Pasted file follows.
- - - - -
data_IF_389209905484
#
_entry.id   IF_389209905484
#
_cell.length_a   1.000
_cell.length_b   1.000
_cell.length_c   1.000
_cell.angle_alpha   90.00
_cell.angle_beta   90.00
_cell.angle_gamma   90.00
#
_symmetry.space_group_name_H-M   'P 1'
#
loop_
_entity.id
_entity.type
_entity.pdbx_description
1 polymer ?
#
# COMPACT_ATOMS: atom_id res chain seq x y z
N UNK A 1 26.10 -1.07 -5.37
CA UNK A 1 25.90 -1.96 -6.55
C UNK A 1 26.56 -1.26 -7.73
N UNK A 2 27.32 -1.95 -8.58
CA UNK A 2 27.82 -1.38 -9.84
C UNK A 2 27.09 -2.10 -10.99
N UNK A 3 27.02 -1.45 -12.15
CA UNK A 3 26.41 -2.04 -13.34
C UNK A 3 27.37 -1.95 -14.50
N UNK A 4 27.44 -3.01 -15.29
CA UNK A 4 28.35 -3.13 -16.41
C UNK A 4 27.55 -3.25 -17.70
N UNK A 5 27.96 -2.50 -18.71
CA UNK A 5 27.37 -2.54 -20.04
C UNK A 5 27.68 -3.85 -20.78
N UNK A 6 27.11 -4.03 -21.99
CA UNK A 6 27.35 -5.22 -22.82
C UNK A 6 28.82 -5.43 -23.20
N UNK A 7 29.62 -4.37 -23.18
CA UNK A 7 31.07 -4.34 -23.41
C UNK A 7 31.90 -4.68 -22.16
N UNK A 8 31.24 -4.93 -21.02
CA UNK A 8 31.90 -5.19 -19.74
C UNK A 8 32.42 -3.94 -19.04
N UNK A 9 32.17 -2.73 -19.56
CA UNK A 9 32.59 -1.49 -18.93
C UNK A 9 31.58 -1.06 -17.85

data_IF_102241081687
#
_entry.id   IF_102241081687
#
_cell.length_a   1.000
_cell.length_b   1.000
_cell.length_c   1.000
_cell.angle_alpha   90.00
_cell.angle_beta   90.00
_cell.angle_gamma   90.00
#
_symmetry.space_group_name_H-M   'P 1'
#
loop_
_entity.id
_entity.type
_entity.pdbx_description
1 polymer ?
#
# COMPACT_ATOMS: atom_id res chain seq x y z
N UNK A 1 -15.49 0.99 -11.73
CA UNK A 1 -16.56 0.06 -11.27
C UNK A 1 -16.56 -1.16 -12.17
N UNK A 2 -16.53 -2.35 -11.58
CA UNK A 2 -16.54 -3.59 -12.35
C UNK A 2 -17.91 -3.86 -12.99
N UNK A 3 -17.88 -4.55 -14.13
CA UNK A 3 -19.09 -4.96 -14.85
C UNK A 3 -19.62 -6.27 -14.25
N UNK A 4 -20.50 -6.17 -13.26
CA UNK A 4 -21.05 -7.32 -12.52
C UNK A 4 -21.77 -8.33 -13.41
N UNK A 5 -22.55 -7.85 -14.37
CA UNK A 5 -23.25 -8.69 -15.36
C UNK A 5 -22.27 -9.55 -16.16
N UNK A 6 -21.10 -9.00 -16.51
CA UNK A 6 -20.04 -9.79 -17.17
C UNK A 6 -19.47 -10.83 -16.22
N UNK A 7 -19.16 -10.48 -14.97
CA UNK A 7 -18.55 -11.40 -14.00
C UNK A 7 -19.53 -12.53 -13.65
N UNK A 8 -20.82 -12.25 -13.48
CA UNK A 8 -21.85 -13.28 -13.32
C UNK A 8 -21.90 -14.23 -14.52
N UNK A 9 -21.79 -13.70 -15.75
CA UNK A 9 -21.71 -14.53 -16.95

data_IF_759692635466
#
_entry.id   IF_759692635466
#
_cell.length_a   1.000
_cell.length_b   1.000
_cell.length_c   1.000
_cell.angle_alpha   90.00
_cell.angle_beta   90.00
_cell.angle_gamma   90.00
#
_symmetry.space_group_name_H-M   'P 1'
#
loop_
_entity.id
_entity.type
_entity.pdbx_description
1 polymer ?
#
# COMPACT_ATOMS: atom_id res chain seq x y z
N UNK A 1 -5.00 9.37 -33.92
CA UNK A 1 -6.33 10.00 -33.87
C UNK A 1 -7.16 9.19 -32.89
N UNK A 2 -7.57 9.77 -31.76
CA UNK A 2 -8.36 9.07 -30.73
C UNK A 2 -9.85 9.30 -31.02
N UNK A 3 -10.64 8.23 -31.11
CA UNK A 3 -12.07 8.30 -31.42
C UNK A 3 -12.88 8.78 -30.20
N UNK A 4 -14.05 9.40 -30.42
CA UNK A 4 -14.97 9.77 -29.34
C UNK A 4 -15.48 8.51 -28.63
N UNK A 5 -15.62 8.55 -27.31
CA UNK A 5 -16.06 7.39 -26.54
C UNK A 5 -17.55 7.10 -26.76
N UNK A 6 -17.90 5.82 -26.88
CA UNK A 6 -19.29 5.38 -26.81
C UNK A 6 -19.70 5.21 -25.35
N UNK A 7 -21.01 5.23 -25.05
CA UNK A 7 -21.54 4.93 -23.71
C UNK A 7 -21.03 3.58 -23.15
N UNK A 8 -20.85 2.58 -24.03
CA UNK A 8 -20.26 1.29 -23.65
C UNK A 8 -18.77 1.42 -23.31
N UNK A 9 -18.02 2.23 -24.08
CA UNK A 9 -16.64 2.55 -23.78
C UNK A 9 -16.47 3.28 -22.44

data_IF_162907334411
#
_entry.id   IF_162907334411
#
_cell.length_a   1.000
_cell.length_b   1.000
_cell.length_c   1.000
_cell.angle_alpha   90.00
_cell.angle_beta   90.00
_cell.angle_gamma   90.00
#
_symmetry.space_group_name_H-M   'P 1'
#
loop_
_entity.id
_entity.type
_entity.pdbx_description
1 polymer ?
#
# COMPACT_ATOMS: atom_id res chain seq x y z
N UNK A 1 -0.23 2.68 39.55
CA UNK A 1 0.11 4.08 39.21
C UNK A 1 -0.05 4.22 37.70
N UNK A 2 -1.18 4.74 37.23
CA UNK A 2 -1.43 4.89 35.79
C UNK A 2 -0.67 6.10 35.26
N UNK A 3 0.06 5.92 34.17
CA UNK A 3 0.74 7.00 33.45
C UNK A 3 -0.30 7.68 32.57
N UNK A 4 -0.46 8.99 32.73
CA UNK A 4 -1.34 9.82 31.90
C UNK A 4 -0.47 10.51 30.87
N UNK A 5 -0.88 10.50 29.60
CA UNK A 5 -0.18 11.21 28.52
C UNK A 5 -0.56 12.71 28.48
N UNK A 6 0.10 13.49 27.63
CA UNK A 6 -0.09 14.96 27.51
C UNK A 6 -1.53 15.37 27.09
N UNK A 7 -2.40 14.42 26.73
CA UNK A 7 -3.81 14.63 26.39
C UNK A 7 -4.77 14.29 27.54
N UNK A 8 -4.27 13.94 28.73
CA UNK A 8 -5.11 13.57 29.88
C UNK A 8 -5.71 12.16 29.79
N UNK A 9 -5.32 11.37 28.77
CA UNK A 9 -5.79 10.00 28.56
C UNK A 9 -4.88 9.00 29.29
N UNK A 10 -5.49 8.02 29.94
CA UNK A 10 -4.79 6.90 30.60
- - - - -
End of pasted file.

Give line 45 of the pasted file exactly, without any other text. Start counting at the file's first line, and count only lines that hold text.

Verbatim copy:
N UNK A 9 32.17 -2.73 -19.56